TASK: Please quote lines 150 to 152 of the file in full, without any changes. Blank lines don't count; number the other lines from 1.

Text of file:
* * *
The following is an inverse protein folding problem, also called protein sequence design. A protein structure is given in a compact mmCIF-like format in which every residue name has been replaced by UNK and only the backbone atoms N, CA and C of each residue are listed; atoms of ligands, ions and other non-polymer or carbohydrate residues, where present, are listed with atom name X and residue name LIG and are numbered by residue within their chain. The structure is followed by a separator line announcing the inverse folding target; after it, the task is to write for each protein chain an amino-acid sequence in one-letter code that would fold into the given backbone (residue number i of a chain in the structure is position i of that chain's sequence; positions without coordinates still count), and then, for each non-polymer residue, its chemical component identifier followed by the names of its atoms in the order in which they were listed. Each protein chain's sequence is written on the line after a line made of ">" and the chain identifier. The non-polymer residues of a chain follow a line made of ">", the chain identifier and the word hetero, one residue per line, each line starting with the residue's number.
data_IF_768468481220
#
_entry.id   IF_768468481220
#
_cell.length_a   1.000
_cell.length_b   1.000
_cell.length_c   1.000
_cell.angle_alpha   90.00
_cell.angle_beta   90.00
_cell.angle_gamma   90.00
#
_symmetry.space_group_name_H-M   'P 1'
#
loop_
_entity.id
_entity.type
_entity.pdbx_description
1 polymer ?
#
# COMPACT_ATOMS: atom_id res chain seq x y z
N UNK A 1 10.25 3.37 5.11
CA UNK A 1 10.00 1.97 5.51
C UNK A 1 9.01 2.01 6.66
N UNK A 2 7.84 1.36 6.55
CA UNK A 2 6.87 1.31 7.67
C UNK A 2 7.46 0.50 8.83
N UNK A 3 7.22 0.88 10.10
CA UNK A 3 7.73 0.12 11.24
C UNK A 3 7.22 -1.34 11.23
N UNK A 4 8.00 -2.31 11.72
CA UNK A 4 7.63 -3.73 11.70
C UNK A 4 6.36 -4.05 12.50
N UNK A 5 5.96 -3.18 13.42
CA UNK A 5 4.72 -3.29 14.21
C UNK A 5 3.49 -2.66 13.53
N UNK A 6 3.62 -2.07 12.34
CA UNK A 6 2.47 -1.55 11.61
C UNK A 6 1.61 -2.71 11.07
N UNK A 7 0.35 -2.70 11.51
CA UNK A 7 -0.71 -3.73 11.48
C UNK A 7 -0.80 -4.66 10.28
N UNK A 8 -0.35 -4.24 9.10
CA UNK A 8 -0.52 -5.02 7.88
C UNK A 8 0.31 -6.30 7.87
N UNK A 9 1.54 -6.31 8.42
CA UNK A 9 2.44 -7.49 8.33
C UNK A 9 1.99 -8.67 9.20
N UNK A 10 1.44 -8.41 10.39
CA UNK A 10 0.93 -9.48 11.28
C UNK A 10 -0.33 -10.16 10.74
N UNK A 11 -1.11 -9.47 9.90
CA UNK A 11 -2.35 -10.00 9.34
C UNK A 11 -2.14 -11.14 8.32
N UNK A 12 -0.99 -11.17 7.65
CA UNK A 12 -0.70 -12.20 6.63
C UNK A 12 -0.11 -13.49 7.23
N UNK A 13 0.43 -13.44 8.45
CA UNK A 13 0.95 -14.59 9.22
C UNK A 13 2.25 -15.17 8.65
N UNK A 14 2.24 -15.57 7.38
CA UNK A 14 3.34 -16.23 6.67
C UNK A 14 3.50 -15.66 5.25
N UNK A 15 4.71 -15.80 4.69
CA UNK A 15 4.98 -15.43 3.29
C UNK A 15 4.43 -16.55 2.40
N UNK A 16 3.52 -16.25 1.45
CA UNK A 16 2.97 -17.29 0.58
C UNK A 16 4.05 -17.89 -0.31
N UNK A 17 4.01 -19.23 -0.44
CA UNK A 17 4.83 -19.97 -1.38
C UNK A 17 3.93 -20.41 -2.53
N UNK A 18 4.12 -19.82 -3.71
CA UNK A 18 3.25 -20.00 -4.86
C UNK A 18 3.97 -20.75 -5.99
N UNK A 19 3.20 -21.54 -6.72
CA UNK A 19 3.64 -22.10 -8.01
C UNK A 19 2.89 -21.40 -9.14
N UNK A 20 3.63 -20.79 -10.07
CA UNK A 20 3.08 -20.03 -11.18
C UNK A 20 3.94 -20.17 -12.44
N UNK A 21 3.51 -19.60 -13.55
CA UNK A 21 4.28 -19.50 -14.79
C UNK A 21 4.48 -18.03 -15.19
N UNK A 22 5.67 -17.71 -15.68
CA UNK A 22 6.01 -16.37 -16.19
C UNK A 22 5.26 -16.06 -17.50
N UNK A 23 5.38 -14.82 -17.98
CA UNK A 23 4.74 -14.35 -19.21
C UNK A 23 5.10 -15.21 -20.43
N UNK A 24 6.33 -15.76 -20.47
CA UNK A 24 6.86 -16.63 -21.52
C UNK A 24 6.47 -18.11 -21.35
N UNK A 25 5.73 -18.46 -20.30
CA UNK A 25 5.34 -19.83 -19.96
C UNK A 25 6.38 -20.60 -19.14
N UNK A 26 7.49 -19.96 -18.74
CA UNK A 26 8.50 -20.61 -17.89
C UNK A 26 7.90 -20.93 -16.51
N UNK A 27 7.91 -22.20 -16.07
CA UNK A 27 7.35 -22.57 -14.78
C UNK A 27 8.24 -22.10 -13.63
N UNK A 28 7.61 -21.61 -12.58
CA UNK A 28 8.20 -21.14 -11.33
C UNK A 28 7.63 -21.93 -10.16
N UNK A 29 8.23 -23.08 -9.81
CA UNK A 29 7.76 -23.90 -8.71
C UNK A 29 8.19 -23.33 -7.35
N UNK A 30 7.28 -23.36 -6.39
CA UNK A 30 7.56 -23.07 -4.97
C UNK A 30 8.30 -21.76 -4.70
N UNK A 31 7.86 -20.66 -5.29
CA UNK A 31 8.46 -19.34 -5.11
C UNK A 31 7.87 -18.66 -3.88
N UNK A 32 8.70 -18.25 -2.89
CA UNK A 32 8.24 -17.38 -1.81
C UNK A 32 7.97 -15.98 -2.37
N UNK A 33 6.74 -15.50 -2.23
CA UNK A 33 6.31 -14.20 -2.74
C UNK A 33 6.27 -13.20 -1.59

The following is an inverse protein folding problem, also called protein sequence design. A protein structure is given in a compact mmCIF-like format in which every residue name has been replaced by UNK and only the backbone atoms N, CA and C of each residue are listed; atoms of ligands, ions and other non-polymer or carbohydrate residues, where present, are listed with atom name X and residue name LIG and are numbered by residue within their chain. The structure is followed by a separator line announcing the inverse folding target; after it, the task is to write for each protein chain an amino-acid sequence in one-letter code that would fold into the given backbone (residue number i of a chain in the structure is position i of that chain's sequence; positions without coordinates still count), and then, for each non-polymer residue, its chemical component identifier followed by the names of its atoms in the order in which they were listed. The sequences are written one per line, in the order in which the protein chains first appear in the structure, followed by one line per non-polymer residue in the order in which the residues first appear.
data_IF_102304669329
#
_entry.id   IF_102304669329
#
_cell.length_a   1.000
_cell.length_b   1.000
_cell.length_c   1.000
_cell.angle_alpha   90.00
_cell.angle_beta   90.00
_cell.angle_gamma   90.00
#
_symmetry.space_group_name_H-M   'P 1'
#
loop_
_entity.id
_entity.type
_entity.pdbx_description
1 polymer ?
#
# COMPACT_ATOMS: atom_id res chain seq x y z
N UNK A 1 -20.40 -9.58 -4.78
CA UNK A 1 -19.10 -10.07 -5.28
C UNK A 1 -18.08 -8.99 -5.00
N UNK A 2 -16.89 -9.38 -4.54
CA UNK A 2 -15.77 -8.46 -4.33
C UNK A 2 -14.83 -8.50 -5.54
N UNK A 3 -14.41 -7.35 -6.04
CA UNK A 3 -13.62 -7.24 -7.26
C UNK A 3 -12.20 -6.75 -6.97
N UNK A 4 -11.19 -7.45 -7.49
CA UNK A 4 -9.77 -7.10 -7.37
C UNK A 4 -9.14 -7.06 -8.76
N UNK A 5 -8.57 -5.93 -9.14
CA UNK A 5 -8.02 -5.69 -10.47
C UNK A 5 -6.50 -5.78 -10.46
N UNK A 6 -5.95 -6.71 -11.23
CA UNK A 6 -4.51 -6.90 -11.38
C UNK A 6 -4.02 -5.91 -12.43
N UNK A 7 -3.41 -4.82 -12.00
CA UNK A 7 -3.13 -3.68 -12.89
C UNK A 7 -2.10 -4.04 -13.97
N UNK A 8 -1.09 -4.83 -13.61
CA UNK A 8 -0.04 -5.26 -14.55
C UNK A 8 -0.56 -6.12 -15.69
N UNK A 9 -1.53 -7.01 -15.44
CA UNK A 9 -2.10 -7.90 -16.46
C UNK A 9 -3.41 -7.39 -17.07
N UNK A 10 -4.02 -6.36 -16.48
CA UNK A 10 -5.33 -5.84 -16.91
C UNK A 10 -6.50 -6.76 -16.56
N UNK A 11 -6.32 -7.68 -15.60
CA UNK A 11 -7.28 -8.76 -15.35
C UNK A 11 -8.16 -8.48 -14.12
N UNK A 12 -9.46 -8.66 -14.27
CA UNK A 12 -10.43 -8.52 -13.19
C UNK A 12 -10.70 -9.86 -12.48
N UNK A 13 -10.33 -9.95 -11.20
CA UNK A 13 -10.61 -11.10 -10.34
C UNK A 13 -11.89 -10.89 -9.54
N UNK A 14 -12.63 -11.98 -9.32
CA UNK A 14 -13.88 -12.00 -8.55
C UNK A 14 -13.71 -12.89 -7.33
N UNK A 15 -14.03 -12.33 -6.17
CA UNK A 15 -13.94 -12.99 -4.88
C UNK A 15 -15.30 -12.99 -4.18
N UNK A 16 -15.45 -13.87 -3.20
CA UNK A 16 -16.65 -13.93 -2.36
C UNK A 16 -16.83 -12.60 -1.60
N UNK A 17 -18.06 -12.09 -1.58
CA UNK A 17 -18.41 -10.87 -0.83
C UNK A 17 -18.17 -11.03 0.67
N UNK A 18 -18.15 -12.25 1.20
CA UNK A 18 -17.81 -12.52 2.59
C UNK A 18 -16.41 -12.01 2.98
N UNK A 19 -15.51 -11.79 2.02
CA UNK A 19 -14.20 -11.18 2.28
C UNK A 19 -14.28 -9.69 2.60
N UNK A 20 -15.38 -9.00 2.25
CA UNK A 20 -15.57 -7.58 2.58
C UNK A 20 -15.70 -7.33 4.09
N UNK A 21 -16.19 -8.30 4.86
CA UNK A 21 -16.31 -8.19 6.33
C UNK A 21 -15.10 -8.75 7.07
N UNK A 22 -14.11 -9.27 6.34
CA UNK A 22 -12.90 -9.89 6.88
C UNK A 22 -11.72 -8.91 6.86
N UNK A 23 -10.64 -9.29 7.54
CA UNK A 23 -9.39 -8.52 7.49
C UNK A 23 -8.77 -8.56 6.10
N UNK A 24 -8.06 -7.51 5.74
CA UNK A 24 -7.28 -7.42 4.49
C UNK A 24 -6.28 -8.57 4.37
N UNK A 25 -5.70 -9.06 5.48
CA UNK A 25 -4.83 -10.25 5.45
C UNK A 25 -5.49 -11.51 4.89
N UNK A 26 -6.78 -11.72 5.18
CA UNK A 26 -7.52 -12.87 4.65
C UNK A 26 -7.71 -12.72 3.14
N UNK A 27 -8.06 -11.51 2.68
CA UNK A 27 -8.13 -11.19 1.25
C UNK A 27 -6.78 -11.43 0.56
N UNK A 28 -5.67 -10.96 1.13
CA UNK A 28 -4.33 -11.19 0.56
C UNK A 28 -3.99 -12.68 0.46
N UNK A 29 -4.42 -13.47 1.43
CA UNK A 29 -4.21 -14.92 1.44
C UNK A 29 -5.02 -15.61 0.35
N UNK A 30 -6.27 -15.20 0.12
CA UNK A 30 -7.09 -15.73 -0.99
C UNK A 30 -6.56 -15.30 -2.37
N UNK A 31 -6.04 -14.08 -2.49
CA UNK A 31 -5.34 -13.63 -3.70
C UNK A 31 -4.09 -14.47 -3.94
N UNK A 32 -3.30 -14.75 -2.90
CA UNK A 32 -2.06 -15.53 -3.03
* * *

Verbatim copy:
C UNK A 3 -12.20 -6.75 -6.97
N UNK A 4 -11.19 -7.45 -7.49
CA UNK A 4 -9.77 -7.10 -7.37